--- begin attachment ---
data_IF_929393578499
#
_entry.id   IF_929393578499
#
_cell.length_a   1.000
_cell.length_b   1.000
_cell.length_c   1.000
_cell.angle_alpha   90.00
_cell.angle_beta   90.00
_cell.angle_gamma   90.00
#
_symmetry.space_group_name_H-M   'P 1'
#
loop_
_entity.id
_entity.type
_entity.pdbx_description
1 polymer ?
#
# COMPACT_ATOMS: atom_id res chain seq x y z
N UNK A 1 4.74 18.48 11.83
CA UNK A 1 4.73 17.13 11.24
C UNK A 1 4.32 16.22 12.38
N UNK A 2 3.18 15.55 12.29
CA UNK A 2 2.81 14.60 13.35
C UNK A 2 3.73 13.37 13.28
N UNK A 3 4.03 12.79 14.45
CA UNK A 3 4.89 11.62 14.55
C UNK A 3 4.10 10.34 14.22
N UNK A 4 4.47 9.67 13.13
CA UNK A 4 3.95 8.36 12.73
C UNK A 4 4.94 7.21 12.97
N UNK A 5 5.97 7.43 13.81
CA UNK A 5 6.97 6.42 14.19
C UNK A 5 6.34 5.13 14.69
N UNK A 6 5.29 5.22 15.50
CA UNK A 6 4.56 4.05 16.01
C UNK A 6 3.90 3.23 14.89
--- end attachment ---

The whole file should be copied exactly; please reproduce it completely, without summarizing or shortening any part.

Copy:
data_IF_929393578499
#
_entry.id   IF_929393578499
#
_cell.length_a   1.000
_cell.length_b   1.000
_cell.length_c   1.000
_cell.angle_alpha   90.00
_cell.angle_beta   90.00
_cell.angle_gamma   90.00
#
_symmetry.space_group_name_H-M   'P 1'
#
loop_
_entity.id
_entity.type
_entity.pdbx_description
1 polymer ?
#
# COMPACT_ATOMS: atom_id res chain seq x y z
N UNK A 1 4.74 18.48 11.83
CA UNK A 1 4.73 17.13 11.24
C UNK A 1 4.32 16.22 12.38
N UNK A 2 3.18 15.55 12.29
CA UNK A 2 2.81 14.60 13.35
C UNK A 2 3.73 13.37 13.28
N UNK A 3 4.03 12.79 14.45
CA UNK A 3 4.89 11.62 14.55
C UNK A 3 4.10 10.34 14.22
N UNK A 4 4.47 9.67 13.13
CA UNK A 4 3.95 8.36 12.73
C UNK A 4 4.94 7.21 12.97
N UNK A 5 5.97 7.43 13.81
CA UNK A 5 6.97 6.42 14.19
C UNK A 5 6.34 5.13 14.69
N UNK A 6 5.29 5.22 15.50
CA UNK A 6 4.56 4.05 16.01
C UNK A 6 3.90 3.23 14.89